Synthetic cadaver patent faces legal death

The Federal Court has been asked to kill off a patented invention to create 3D- printed artificial cadavers used in surgical education and research.

South Australian medical firm Fusetec 3D filed the Federal Court lawsuit on Wednesday alleging a patent owned by California healthcare company Dignity Health was invalid and should be revoked.

The Australian patent describes an invention for creating artificial anatomical models, in particular of human spines, which can be used while training surgeons, testing new surgical devices, and trying out new procedures.

While cadavers are typically used for these purposes, they come with a variety of drawbacks, the patent claims.

"Disadvantages of cadaveric spine models include their expense, difficulty in acquisition (via donors at the time of death), human tissue handling restraints and institutional requirements for cadaveric testing (and) risk to laboratory personnel when handling human tissue," the patent says.

Cadavers also vary in their quality and properties, leading to inconsistent test results, Dignity Health writes.

The patent describes a method of configuring a computer and 3D printer to create customised synthetic cadavers which overcome the limits and difficulties of working with real human bodies.

In its lawsuit, which also targets Arizona-based surgical training device firm SpineSTUD, Fusetec claims the patent should be revoked because it does not describe a patentable invention.

Fusetec alleges the patent does not contain a manner of manufacture. In other words, it does not contain components which function together to produce something new.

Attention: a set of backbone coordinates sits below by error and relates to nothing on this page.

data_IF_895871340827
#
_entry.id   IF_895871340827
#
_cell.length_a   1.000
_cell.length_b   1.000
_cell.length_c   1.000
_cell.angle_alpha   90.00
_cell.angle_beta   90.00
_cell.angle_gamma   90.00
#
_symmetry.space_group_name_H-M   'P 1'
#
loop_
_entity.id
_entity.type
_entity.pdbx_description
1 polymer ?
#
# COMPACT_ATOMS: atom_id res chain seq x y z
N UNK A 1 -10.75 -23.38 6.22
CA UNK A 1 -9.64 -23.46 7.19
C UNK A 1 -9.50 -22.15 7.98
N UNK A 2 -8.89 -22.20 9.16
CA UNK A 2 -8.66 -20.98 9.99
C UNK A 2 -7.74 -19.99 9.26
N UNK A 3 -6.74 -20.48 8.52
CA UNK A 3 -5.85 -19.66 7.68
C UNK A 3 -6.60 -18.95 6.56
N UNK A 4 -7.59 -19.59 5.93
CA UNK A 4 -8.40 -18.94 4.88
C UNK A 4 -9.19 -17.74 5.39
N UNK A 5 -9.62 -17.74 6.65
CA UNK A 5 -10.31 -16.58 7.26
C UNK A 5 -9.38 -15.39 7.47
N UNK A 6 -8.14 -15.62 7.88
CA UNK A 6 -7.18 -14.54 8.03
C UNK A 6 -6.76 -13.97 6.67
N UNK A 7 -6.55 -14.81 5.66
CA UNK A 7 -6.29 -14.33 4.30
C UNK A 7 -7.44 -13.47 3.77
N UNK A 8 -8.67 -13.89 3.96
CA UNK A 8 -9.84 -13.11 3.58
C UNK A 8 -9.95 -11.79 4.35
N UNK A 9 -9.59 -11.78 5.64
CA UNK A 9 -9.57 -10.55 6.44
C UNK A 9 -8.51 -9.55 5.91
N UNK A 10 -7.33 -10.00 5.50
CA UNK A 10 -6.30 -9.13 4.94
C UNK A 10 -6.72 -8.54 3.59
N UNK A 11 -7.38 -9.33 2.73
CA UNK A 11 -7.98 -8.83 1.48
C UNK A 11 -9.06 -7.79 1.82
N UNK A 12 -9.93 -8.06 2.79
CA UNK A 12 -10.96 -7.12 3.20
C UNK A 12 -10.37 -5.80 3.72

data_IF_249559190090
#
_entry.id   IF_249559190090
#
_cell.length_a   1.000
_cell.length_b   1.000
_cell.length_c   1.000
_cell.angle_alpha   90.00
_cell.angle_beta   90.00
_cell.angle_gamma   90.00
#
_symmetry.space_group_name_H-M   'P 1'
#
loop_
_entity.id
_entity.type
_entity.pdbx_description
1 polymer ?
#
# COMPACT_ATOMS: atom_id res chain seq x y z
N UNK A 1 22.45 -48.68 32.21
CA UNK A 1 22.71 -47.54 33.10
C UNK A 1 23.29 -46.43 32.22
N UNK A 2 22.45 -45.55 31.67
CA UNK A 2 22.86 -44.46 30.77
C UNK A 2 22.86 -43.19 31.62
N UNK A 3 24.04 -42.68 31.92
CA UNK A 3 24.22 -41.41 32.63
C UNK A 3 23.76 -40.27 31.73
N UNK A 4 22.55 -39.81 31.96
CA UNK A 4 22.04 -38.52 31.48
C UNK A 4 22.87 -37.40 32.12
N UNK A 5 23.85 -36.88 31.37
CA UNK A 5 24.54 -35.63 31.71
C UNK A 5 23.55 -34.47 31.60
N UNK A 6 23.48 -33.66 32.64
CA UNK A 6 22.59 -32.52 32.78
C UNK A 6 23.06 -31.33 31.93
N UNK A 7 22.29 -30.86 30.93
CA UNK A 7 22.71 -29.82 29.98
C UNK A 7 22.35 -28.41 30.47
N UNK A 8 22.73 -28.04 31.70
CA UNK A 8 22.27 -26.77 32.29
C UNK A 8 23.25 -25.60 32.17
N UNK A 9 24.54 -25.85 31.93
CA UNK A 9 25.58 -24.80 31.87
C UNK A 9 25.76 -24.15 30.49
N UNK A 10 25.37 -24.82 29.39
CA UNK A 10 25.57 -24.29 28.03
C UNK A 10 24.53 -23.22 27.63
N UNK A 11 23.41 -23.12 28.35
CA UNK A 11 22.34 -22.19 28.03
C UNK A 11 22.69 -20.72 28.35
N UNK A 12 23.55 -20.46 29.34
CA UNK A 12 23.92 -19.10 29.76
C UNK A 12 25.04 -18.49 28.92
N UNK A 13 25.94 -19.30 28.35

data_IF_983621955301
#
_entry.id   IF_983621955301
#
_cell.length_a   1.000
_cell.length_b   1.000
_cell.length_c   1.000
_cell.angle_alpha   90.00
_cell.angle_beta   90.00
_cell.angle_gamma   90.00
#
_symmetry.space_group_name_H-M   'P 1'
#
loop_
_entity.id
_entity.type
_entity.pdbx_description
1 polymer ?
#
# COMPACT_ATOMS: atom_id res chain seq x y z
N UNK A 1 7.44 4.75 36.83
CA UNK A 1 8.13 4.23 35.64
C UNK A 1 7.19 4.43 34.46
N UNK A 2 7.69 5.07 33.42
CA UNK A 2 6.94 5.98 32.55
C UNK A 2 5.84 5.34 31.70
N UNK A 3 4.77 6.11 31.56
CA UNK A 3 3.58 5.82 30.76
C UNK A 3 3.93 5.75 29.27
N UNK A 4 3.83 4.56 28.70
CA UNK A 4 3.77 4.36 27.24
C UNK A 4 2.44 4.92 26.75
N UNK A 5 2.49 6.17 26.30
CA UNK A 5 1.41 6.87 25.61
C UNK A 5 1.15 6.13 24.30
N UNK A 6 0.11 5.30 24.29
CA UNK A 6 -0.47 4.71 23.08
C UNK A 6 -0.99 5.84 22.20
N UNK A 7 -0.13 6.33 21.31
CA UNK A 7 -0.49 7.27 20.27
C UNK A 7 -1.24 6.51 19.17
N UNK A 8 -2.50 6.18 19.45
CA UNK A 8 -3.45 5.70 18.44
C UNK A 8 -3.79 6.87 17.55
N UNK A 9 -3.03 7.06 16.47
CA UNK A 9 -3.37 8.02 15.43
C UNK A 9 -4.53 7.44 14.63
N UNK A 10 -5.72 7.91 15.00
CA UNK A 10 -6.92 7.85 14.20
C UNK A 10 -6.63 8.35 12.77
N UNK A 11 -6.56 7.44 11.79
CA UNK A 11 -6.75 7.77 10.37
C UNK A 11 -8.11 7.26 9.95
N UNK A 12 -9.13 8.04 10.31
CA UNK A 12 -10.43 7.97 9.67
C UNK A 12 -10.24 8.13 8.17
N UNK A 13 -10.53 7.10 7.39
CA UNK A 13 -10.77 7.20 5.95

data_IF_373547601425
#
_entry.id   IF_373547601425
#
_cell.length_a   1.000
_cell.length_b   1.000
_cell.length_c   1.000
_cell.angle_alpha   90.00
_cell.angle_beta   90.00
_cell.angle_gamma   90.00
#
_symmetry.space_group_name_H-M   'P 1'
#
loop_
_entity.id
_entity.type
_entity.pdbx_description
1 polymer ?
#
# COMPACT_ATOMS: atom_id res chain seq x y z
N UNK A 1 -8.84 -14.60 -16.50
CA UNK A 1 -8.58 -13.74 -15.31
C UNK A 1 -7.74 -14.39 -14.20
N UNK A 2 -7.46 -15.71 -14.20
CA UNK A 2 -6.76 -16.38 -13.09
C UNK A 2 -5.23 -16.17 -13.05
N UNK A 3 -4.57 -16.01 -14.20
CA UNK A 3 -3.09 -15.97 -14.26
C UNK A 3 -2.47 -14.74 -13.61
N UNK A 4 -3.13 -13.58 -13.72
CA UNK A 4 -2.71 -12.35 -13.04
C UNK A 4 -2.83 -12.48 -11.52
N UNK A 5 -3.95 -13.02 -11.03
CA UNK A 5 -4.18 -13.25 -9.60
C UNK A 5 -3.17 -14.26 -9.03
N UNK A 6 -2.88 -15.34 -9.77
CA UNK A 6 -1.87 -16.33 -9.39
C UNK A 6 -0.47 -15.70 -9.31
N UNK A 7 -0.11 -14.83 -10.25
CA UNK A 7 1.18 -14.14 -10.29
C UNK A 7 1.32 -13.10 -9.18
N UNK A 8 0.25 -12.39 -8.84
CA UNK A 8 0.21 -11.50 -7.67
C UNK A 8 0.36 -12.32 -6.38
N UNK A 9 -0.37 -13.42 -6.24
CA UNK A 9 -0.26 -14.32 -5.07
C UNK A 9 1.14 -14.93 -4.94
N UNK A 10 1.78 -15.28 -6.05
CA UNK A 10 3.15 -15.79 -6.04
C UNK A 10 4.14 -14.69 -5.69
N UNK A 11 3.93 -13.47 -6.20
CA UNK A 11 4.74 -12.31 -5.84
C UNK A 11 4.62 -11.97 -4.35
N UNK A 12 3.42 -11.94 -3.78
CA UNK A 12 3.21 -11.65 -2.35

"The alleged invention insofar as claimed in any claim is directed to known 3D printing steps of anatomical components, using technology that is known and, further or alternatively, generic," the firm wrote.

The entire patent was not novel, as it could have been created using information already publicly available, and lacked what is called an "inventive step," Fusetec said.

"The alleged invention as claimed in each of the claims would have been obvious to a person skilled in the relevant art in the light of the common general knowledge as it existed before the earliest asserted priority date."

As well as the revocation of the patent, Fusetec is also seeking its legal costs.

The Adelaide-based firm creates artificial body parts which feel like tissue and bone but act as a clean and consistent alternative to dead flesh.

The parts can be used to prep surgeons for complex operations or train fledgling doctors for advanced surgery.

The realistic and anatomically accurate bone, skin and muscle structures are designed to be safer and easier to obtain - and dispose of - than actual human cadavers.